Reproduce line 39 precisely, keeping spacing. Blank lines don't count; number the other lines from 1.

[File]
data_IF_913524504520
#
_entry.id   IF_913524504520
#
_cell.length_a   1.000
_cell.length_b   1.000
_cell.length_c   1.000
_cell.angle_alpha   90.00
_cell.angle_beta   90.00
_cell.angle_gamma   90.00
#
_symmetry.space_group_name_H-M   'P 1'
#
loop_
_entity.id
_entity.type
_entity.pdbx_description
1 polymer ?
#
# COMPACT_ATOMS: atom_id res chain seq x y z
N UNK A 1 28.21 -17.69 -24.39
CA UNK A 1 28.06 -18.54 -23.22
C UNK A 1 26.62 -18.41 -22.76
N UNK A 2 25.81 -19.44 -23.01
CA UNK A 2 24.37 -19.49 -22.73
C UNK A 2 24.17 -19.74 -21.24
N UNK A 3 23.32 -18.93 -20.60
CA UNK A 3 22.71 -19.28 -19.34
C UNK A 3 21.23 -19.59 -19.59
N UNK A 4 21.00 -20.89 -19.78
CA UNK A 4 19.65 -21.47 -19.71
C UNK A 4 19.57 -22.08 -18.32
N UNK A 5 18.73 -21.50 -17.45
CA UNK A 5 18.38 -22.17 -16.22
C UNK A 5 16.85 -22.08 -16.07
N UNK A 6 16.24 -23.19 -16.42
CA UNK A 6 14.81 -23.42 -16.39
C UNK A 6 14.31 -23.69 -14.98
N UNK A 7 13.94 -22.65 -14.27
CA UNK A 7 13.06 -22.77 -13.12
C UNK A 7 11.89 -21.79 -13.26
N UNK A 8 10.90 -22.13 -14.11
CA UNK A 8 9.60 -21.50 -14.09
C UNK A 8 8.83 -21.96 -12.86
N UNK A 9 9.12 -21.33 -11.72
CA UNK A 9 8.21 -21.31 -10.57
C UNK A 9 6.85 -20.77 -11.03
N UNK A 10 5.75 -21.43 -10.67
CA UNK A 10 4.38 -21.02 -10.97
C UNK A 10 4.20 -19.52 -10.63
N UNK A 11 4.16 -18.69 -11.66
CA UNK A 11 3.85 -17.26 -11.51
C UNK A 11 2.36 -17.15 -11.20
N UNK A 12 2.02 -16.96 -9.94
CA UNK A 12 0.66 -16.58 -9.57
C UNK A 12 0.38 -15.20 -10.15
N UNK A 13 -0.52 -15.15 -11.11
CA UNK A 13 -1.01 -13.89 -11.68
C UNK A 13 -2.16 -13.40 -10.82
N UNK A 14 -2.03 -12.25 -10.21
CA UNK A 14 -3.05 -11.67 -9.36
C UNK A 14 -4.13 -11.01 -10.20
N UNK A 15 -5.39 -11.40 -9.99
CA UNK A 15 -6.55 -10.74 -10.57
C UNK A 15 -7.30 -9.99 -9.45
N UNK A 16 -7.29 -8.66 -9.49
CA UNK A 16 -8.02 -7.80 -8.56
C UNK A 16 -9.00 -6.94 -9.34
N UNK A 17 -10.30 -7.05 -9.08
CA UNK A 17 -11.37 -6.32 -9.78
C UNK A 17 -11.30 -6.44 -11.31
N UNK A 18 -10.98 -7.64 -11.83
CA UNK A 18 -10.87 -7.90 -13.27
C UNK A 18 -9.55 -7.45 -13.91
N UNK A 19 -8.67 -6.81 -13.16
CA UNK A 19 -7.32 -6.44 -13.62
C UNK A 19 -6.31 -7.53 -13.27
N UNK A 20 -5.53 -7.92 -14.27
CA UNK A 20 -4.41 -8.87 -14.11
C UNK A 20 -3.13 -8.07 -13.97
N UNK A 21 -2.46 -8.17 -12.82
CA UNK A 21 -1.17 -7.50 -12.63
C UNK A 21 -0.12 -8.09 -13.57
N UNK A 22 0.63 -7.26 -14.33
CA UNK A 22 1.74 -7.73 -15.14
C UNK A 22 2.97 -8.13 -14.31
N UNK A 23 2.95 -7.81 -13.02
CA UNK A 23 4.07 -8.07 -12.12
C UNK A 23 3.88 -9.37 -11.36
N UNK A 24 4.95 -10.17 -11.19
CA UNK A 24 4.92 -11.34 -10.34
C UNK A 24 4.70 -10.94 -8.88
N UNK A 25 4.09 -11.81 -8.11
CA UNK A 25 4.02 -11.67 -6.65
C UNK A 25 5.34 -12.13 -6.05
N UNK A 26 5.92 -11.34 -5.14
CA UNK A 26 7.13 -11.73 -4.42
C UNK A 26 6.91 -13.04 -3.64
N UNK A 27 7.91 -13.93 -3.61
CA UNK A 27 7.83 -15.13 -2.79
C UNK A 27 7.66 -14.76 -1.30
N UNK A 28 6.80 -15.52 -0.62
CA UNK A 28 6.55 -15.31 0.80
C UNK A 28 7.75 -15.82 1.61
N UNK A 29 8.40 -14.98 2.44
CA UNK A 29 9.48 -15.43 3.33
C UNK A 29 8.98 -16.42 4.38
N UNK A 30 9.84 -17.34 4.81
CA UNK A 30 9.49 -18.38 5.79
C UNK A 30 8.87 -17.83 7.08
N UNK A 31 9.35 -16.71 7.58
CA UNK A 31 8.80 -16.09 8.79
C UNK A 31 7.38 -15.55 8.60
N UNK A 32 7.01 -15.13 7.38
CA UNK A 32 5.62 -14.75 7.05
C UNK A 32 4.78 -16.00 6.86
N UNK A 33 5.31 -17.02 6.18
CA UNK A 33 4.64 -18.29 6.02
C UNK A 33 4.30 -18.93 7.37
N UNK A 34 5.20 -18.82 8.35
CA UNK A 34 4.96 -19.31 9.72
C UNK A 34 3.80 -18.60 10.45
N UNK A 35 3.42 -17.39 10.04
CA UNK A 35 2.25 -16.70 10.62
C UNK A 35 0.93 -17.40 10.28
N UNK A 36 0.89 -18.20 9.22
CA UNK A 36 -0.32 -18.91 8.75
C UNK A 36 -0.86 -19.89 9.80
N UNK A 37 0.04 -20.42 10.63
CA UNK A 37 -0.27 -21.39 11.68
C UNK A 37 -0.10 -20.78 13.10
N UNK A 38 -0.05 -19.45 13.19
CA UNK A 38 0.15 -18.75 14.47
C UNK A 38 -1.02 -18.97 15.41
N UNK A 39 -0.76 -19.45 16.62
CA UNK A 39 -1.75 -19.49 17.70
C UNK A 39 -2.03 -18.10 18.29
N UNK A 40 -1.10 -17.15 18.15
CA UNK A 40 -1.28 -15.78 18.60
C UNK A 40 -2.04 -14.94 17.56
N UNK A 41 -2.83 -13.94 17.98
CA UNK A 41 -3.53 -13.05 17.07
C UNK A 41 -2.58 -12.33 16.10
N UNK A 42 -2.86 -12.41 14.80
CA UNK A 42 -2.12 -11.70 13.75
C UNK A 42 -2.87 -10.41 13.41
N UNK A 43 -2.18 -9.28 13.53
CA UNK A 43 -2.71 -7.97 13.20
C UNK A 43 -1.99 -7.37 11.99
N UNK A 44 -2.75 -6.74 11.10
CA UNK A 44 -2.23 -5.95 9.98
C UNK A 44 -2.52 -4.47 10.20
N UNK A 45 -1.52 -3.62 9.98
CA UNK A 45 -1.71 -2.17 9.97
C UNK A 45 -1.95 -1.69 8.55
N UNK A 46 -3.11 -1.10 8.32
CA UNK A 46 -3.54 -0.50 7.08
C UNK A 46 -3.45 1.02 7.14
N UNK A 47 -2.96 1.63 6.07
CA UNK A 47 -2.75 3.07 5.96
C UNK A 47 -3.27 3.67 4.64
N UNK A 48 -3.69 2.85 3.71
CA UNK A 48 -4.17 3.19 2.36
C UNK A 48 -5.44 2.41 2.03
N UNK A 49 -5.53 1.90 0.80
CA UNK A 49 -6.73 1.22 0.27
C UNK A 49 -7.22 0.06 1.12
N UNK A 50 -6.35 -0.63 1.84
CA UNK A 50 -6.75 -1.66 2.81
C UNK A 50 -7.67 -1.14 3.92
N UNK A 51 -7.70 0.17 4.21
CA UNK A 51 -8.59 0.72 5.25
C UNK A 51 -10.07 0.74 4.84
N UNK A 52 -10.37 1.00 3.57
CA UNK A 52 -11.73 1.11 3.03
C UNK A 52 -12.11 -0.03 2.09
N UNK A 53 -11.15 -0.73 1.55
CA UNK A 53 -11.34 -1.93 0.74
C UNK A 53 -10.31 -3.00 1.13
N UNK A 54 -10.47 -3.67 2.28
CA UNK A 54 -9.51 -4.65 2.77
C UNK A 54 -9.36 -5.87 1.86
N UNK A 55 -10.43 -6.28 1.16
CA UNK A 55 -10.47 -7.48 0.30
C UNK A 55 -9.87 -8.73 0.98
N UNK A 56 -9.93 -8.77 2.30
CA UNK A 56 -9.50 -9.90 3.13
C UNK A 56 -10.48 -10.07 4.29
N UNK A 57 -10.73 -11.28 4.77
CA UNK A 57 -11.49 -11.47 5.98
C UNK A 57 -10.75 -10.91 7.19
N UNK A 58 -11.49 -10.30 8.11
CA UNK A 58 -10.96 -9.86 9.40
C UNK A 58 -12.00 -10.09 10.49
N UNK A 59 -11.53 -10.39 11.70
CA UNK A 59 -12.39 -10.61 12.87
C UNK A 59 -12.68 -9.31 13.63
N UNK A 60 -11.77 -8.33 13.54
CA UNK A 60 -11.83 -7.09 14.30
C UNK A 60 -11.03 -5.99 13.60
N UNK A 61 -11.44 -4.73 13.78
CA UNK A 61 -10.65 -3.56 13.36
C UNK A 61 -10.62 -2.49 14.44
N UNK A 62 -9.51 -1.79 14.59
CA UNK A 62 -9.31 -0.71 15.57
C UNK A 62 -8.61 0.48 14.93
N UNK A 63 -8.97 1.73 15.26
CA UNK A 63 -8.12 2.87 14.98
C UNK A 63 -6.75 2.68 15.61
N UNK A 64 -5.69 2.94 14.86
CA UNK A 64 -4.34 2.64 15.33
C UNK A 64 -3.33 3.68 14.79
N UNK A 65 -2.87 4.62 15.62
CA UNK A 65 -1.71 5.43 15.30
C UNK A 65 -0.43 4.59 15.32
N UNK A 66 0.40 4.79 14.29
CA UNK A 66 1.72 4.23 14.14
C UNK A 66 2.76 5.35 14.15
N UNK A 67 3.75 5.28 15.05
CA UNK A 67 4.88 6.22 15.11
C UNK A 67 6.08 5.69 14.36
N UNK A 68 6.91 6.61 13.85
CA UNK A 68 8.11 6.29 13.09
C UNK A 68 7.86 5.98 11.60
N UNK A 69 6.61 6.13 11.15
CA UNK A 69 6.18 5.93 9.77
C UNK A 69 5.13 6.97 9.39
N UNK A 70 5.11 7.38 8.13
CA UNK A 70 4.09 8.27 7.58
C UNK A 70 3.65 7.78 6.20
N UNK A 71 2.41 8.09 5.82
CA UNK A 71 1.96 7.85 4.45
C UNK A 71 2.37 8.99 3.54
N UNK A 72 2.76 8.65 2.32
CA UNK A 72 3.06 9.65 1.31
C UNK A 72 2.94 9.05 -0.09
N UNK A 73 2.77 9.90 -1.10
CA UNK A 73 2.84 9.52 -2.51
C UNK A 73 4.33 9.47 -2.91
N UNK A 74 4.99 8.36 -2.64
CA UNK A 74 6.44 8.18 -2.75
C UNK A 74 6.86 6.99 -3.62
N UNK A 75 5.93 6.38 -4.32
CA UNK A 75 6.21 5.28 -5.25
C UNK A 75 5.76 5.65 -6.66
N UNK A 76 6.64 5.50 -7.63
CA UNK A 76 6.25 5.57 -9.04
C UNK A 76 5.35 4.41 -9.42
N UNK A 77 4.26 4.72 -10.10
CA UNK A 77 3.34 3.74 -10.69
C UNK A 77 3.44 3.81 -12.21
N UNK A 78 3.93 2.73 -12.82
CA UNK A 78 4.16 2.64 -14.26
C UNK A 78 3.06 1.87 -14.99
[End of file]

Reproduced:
N UNK A 7 13.94 -22.65 -14.27